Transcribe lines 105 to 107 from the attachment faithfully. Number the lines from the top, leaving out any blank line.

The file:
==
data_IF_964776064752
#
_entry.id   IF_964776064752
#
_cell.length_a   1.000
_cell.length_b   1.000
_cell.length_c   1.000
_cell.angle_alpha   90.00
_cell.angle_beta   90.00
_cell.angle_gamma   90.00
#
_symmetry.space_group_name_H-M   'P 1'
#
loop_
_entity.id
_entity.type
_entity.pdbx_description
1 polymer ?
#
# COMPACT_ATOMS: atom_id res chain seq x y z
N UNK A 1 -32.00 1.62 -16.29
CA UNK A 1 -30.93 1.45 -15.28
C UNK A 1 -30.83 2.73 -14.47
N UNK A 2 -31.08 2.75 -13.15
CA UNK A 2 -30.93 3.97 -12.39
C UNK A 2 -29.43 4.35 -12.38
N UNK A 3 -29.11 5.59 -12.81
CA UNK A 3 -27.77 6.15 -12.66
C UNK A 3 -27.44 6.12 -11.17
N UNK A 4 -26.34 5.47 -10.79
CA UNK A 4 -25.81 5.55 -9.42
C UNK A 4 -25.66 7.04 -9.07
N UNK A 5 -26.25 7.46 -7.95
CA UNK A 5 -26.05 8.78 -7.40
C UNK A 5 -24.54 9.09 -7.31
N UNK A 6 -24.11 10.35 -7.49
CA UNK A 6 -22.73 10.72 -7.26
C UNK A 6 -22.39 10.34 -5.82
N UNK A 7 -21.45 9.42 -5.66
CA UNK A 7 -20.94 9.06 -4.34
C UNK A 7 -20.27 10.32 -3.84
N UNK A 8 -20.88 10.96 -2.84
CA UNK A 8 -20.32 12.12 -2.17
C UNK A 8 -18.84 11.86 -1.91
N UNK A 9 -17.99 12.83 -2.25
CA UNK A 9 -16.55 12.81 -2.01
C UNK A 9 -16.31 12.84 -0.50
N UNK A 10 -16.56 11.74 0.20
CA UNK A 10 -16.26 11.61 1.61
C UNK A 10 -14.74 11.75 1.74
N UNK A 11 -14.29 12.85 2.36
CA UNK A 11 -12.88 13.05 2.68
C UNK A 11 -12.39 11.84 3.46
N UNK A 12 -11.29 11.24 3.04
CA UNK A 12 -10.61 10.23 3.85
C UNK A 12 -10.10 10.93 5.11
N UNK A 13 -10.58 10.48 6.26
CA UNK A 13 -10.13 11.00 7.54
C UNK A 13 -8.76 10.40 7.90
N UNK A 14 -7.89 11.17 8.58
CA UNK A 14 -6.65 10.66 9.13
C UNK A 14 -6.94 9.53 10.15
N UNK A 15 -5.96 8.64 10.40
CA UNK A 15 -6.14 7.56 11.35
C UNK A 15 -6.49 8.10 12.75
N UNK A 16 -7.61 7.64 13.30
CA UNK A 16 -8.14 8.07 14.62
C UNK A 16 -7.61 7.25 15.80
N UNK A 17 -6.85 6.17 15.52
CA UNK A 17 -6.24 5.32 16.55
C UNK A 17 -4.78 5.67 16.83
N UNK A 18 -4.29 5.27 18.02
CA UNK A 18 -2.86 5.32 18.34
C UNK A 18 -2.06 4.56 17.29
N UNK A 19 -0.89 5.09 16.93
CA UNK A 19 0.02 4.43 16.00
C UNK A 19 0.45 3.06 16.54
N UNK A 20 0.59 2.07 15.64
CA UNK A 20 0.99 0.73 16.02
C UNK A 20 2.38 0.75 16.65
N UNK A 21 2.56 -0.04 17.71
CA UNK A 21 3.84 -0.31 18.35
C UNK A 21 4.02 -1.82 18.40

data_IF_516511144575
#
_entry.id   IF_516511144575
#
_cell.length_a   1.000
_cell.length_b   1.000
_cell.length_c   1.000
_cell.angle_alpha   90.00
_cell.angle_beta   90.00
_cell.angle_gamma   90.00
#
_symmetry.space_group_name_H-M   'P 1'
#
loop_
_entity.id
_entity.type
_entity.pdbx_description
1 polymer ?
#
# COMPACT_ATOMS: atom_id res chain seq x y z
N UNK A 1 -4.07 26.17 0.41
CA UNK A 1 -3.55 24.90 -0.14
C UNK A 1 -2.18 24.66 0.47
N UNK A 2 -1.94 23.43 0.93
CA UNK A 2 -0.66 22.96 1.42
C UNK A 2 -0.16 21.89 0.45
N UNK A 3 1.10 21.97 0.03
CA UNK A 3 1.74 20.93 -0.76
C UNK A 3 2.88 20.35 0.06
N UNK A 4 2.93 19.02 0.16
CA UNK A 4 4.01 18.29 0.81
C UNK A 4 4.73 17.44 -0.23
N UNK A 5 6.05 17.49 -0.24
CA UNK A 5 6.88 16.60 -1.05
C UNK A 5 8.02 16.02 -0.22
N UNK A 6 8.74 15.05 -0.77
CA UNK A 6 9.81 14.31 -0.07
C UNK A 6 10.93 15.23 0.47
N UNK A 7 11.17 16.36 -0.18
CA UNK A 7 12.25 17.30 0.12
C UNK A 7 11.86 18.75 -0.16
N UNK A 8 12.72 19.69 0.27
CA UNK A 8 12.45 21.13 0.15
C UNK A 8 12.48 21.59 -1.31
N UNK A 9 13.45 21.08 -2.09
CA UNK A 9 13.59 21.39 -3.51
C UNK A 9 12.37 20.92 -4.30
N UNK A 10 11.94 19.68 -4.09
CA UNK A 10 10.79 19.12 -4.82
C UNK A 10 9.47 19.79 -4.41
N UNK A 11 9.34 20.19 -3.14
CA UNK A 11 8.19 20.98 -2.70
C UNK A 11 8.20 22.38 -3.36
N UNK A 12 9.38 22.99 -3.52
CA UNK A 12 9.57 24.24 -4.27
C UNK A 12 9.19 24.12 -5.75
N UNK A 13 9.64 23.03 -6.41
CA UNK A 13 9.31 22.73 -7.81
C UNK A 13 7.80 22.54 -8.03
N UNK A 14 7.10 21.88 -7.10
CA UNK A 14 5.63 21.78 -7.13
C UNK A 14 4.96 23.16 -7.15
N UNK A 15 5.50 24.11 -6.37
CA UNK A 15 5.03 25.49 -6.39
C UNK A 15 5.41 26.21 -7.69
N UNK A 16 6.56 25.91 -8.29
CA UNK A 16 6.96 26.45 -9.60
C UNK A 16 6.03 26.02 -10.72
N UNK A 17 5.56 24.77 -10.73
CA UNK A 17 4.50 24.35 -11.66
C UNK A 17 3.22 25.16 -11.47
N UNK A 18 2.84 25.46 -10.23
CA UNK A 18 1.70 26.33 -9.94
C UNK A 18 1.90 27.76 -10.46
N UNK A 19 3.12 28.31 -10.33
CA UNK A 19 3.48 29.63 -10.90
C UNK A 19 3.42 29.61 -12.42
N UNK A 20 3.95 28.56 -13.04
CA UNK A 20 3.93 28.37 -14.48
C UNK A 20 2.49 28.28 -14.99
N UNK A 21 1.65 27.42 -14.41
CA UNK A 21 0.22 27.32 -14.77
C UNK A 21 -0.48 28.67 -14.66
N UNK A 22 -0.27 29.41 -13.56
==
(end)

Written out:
CA UNK A 1 -3.55 24.90 -0.14
C UNK A 1 -2.18 24.66 0.47
N UNK A 2 -1.94 23.43 0.93